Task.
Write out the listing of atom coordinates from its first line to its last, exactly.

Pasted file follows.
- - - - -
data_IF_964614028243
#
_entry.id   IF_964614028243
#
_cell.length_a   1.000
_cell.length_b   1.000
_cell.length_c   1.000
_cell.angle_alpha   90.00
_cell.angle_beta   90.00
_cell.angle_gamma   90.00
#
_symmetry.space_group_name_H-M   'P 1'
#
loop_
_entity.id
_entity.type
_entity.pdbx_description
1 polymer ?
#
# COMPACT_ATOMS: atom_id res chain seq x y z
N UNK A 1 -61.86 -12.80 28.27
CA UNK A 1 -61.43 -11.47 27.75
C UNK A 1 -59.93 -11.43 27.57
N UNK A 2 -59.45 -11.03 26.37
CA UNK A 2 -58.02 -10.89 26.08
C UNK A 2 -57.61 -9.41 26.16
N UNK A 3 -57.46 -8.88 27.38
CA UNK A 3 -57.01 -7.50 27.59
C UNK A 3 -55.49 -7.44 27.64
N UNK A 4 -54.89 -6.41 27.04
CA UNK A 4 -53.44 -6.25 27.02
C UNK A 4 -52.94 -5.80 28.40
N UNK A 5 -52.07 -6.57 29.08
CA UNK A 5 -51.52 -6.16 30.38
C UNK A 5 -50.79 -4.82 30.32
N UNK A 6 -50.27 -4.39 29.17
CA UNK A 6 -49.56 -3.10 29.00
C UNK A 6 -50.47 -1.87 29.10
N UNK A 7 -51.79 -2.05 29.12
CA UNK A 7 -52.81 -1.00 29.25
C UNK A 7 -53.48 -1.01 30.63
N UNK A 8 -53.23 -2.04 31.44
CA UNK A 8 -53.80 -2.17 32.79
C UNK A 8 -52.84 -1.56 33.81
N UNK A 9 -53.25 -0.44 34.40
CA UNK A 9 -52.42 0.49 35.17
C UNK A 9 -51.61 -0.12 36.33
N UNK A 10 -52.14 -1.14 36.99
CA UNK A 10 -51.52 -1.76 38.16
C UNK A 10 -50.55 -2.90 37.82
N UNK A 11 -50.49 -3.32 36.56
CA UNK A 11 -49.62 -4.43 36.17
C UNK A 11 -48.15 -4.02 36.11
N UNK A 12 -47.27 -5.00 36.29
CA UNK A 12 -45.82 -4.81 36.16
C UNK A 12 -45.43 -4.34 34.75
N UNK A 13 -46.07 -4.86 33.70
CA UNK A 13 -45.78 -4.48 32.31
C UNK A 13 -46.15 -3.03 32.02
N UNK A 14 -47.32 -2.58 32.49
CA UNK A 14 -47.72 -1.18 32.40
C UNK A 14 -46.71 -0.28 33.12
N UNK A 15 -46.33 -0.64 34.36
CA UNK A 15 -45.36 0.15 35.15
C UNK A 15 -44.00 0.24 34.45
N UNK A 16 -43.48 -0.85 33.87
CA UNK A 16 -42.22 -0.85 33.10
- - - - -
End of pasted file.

data_IF_964614028243
#
_entry.id   IF_964614028243
#
_cell.length_a   1.000
_cell.length_b   1.000
_cell.length_c   1.000
_cell.angle_alpha   90.00
_cell.angle_beta   90.00
_cell.angle_gamma   90.00
#
_symmetry.space_group_name_H-M   'P 1'
#
loop_
_entity.id
_entity.type
_entity.pdbx_description
1 polymer ?
#
# COMPACT_ATOMS: atom_id res chain seq x y z
N UNK A 1 -61.86 -12.80 28.27
CA UNK A 1 -61.43 -11.47 27.75
C UNK A 1 -59.93 -11.43 27.57
N UNK A 2 -59.45 -11.03 26.37
CA UNK A 2 -58.02 -10.89 26.08
C UNK A 2 -57.61 -9.41 26.16
N UNK A 3 -57.46 -8.88 27.38
CA UNK A 3 -57.01 -7.50 27.59
C UNK A 3 -55.49 -7.44 27.64
N UNK A 4 -54.89 -6.41 27.04
CA UNK A 4 -53.44 -6.25 27.02
C UNK A 4 -52.94 -5.80 28.40
N UNK A 5 -52.07 -6.57 29.08
CA UNK A 5 -51.52 -6.16 30.38
C UNK A 5 -50.79 -4.82 30.32
N UNK A 6 -50.27 -4.39 29.17
CA UNK A 6 -49.56 -3.10 29.00
C UNK A 6 -50.47 -1.87 29.10
N UNK A 7 -51.79 -2.05 29.12
CA UNK A 7 -52.81 -1.00 29.25
C UNK A 7 -53.48 -1.01 30.63
N UNK A 8 -53.23 -2.04 31.44
CA UNK A 8 -53.80 -2.17 32.79
C UNK A 8 -52.84 -1.56 33.81
N UNK A 9 -53.25 -0.44 34.40
CA UNK A 9 -52.42 0.49 35.17
C UNK A 9 -51.61 -0.12 36.33
N UNK A 10 -52.14 -1.14 36.99
CA UNK A 10 -51.52 -1.76 38.16
C UNK A 10 -50.55 -2.90 37.82
N UNK A 11 -50.49 -3.32 36.56
CA UNK A 11 -49.62 -4.43 36.17
C UNK A 11 -48.15 -4.02 36.11
N UNK A 12 -47.27 -5.00 36.29
CA UNK A 12 -45.82 -4.81 36.16
C UNK A 12 -45.43 -4.34 34.75
N UNK A 13 -46.07 -4.86 33.70
CA UNK A 13 -45.78 -4.48 32.31
C UNK A 13 -46.15 -3.03 32.02
N UNK A 14 -47.32 -2.58 32.49
CA UNK A 14 -47.72 -1.18 32.40
C UNK A 14 -46.71 -0.28 33.12
N UNK A 15 -46.33 -0.64 34.36
CA UNK A 15 -45.36 0.15 35.15
C UNK A 15 -44.00 0.24 34.45
N UNK A 16 -43.48 -0.85 33.87
CA UNK A 16 -42.22 -0.85 33.10